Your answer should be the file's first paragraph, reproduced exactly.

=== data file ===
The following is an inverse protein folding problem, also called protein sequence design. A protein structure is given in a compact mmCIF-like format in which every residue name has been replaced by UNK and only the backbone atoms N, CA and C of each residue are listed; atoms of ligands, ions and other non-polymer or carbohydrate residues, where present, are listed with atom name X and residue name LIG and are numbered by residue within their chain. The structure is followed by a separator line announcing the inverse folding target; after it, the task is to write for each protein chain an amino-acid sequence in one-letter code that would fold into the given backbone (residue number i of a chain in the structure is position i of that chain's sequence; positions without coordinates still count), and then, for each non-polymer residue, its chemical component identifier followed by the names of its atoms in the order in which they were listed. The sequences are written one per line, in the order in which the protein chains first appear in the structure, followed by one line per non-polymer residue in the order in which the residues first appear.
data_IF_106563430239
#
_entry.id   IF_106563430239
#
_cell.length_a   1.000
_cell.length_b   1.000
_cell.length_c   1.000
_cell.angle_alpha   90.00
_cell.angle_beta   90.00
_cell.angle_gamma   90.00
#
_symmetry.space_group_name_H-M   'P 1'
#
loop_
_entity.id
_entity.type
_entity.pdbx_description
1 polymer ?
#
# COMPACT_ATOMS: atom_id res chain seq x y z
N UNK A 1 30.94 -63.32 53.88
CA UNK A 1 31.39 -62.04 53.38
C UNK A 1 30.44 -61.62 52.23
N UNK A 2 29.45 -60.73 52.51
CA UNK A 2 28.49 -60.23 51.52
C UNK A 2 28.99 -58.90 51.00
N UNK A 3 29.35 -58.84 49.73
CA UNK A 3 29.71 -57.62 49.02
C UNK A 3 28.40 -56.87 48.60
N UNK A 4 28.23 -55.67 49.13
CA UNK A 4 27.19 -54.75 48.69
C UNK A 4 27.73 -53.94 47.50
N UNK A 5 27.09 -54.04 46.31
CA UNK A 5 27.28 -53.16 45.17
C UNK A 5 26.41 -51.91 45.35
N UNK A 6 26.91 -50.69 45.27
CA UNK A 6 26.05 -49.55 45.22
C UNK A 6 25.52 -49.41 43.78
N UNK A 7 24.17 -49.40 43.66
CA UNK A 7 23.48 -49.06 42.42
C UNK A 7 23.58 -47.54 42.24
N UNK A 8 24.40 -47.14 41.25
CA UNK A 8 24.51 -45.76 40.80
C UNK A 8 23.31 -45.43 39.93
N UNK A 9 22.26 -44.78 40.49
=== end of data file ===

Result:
The following is an inverse protein folding problem, also called protein sequence design. A protein structure is given in a compact mmCIF-like format in which every residue name has been replaced by UNK and only the backbone atoms N, CA and C of each residue are listed; atoms of ligands, ions and other non-polymer or carbohydrate residues, where present, are listed with atom name X and residue name LIG and are numbered by residue within their chain. The structure is followed by a separator line announcing the inverse folding target; after it, the task is to write for each protein chain an amino-acid sequence in one-letter code that would fold into the given backbone (residue number i of a chain in the structure is position i of that chain's sequence; positions without coordinates still count), and then, for each non-polymer residue, its chemical component identifier followed by the names of its atoms in the order in which they were listed. The sequences are written one per line, in the order in which the protein chains first appear in the structure, followed by one line per non-polymer residue in the order in which the residues first appear.